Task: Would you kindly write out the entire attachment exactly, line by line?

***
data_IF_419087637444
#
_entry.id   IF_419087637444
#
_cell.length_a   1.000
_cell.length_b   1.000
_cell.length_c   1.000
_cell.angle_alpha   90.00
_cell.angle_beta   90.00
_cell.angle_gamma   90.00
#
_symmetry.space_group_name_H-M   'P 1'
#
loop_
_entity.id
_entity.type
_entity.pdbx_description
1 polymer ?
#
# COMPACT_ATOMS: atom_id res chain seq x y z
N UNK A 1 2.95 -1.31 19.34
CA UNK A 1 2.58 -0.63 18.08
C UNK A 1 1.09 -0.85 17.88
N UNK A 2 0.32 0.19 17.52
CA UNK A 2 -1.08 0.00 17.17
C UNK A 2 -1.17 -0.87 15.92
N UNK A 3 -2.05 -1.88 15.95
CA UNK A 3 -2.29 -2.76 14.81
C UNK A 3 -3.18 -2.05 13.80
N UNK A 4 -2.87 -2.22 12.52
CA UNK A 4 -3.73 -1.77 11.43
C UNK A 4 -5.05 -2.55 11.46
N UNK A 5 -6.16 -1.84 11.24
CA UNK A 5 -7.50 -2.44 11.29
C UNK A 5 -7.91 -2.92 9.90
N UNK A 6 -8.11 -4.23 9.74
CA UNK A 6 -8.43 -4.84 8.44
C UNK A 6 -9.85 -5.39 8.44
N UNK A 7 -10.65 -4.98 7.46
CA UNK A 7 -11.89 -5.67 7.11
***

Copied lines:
data_IF_419087637444
#
_entry.id   IF_419087637444
#
_cell.length_a   1.000
_cell.length_b   1.000
_cell.length_c   1.000
_cell.angle_alpha   90.00
_cell.angle_beta   90.00
_cell.angle_gamma   90.00
#
_symmetry.space_group_name_H-M   'P 1'
#
loop_
_entity.id
_entity.type
_entity.pdbx_description
1 polymer ?
#
# COMPACT_ATOMS: atom_id res chain seq x y z
N UNK A 1 2.95 -1.31 19.34
CA UNK A 1 2.58 -0.63 18.08
C UNK A 1 1.09 -0.85 17.88
N UNK A 2 0.32 0.19 17.52
CA UNK A 2 -1.08 0.00 17.17
C UNK A 2 -1.17 -0.87 15.92
N UNK A 3 -2.05 -1.88 15.95
CA UNK A 3 -2.29 -2.76 14.81
C UNK A 3 -3.18 -2.05 13.80
N UNK A 4 -2.87 -2.22 12.52
CA UNK A 4 -3.73 -1.77 11.43
C UNK A 4 -5.05 -2.55 11.46
N UNK A 5 -6.16 -1.84 11.24
CA UNK A 5 -7.50 -2.44 11.29
C UNK A 5 -7.91 -2.92 9.90
N UNK A 6 -8.11 -4.23 9.74
CA UNK A 6 -8.43 -4.84 8.44
C UNK A 6 -9.85 -5.39 8.44
N UNK A 7 -10.65 -4.98 7.46
CA UNK A 7 -11.89 -5.67 7.11